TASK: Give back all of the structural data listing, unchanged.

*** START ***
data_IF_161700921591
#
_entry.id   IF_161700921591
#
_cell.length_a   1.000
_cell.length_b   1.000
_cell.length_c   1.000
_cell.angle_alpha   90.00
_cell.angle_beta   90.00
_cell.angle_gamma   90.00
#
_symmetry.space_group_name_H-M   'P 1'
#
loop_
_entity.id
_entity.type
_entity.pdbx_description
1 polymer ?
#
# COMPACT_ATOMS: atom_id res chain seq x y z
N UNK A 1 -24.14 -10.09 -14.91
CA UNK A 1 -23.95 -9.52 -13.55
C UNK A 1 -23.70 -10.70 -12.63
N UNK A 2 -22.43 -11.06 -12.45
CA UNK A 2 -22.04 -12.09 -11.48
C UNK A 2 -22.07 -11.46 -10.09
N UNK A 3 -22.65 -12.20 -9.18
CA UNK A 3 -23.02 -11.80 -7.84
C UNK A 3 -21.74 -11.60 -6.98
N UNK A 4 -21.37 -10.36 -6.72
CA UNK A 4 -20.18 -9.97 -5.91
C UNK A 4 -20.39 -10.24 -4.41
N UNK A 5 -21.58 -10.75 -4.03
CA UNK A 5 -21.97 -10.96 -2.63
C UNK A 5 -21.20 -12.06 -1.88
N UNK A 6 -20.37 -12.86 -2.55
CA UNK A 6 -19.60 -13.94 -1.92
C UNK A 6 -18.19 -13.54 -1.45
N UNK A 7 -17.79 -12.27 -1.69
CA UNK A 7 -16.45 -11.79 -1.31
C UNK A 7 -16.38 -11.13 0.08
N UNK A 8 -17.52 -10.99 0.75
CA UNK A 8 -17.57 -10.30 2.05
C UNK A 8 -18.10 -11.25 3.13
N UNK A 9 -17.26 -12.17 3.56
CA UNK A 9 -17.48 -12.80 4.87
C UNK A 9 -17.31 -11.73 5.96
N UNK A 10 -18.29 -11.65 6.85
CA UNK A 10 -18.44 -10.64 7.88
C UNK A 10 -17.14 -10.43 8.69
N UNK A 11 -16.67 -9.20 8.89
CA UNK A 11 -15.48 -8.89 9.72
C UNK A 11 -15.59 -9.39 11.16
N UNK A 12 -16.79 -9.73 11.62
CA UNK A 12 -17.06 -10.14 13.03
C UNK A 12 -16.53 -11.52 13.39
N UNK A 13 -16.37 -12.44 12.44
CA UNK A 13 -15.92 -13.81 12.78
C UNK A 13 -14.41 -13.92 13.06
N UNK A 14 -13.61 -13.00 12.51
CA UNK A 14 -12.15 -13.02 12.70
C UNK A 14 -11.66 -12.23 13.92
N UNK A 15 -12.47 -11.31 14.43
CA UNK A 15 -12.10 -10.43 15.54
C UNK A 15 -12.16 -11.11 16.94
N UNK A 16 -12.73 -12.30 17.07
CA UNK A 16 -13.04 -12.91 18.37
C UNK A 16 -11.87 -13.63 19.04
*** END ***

data_IF_161700921591
#
_entry.id   IF_161700921591
#
_cell.length_a   1.000
_cell.length_b   1.000
_cell.length_c   1.000
_cell.angle_alpha   90.00
_cell.angle_beta   90.00
_cell.angle_gamma   90.00
#
_symmetry.space_group_name_H-M   'P 1'
#
loop_
_entity.id
_entity.type
_entity.pdbx_description
1 polymer ?
#
# COMPACT_ATOMS: atom_id res chain seq x y z
N UNK A 1 -24.14 -10.09 -14.91
CA UNK A 1 -23.95 -9.52 -13.55
C UNK A 1 -23.70 -10.70 -12.63
N UNK A 2 -22.43 -11.06 -12.45
CA UNK A 2 -22.04 -12.09 -11.48
C UNK A 2 -22.07 -11.46 -10.09
N UNK A 3 -22.65 -12.20 -9.18
CA UNK A 3 -23.02 -11.80 -7.84
C UNK A 3 -21.74 -11.60 -6.98
N UNK A 4 -21.37 -10.36 -6.72
CA UNK A 4 -20.18 -9.97 -5.91
C UNK A 4 -20.39 -10.24 -4.41
N UNK A 5 -21.58 -10.75 -4.03
CA UNK A 5 -21.97 -10.96 -2.63
C UNK A 5 -21.20 -12.06 -1.88
N UNK A 6 -20.37 -12.86 -2.55
CA UNK A 6 -19.60 -13.94 -1.92
C UNK A 6 -18.19 -13.54 -1.45
N UNK A 7 -17.79 -12.27 -1.69
CA UNK A 7 -16.45 -11.79 -1.31
C UNK A 7 -16.38 -11.13 0.08
N UNK A 8 -17.52 -10.99 0.75
CA UNK A 8 -17.57 -10.30 2.05
C UNK A 8 -18.10 -11.25 3.13
N UNK A 9 -17.26 -12.17 3.56
CA UNK A 9 -17.48 -12.80 4.87
C UNK A 9 -17.31 -11.73 5.96
N UNK A 10 -18.29 -11.65 6.85
CA UNK A 10 -18.44 -10.64 7.88
C UNK A 10 -17.14 -10.43 8.69
N UNK A 11 -16.67 -9.20 8.89
CA UNK A 11 -15.48 -8.89 9.72
C UNK A 11 -15.59 -9.39 11.16
N UNK A 12 -16.79 -9.73 11.62
CA UNK A 12 -17.06 -10.14 13.03
C UNK A 12 -16.53 -11.52 13.39
N UNK A 13 -16.37 -12.44 12.44
CA UNK A 13 -15.92 -13.81 12.78
C UNK A 13 -14.41 -13.92 13.06
N UNK A 14 -13.61 -13.00 12.51
CA UNK A 14 -12.15 -13.02 12.70
C UNK A 14 -11.66 -12.23 13.92
N UNK A 15 -12.47 -11.31 14.43
CA UNK A 15 -12.10 -10.43 15.54
C UNK A 15 -12.16 -11.11 16.94
N UNK A 16 -12.73 -12.30 17.07
CA UNK A 16 -13.04 -12.91 18.37
C UNK A 16 -11.87 -13.63 19.04